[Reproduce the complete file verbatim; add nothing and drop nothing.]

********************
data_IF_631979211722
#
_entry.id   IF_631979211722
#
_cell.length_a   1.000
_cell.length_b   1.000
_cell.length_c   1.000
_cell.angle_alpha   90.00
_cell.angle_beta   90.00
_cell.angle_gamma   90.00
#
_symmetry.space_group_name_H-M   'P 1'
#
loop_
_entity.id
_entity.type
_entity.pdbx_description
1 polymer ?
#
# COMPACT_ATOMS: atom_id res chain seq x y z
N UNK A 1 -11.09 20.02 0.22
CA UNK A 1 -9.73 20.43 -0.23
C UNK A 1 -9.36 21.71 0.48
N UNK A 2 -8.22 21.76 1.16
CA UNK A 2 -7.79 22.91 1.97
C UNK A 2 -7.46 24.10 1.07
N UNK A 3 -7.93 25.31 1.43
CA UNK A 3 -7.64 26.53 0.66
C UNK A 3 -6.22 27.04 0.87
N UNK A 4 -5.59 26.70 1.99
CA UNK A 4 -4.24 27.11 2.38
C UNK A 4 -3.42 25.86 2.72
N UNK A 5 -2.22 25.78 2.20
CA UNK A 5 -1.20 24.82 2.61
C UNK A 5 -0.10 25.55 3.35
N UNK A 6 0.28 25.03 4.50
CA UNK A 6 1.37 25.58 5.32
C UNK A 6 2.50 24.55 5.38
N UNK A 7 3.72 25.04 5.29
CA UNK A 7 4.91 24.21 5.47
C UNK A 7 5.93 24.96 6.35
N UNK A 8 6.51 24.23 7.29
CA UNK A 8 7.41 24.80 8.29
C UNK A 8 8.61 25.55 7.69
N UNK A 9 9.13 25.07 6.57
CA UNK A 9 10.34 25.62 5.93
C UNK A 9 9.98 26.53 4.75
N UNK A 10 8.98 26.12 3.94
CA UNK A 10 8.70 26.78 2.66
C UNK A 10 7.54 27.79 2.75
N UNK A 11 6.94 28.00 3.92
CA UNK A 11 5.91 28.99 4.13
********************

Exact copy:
data_IF_631979211722
#
_entry.id   IF_631979211722
#
_cell.length_a   1.000
_cell.length_b   1.000
_cell.length_c   1.000
_cell.angle_alpha   90.00
_cell.angle_beta   90.00
_cell.angle_gamma   90.00
#
_symmetry.space_group_name_H-M   'P 1'
#
loop_
_entity.id
_entity.type
_entity.pdbx_description
1 polymer ?
#
# COMPACT_ATOMS: atom_id res chain seq x y z
N UNK A 1 -11.09 20.02 0.22
CA UNK A 1 -9.73 20.43 -0.23
C UNK A 1 -9.36 21.71 0.48
N UNK A 2 -8.22 21.76 1.16
CA UNK A 2 -7.79 22.91 1.97
C UNK A 2 -7.46 24.10 1.07
N UNK A 3 -7.93 25.31 1.43
CA UNK A 3 -7.64 26.53 0.66
C UNK A 3 -6.22 27.04 0.87
N UNK A 4 -5.59 26.70 1.99
CA UNK A 4 -4.24 27.11 2.38
C UNK A 4 -3.42 25.86 2.72
N UNK A 5 -2.22 25.78 2.20
CA UNK A 5 -1.20 24.82 2.61
C UNK A 5 -0.10 25.55 3.35
N UNK A 6 0.28 25.03 4.50
CA UNK A 6 1.37 25.58 5.32
C UNK A 6 2.50 24.55 5.38
N UNK A 7 3.72 25.04 5.29
CA UNK A 7 4.91 24.21 5.47
C UNK A 7 5.93 24.96 6.35
N UNK A 8 6.51 24.23 7.29
CA UNK A 8 7.41 24.80 8.29
C UNK A 8 8.61 25.55 7.69
N UNK A 9 9.13 25.07 6.57
CA UNK A 9 10.34 25.62 5.93
C UNK A 9 9.98 26.53 4.75
N UNK A 10 8.98 26.12 3.94
CA UNK A 10 8.70 26.78 2.66
C UNK A 10 7.54 27.79 2.75
N UNK A 11 6.94 28.00 3.92
CA UNK A 11 5.91 28.99 4.13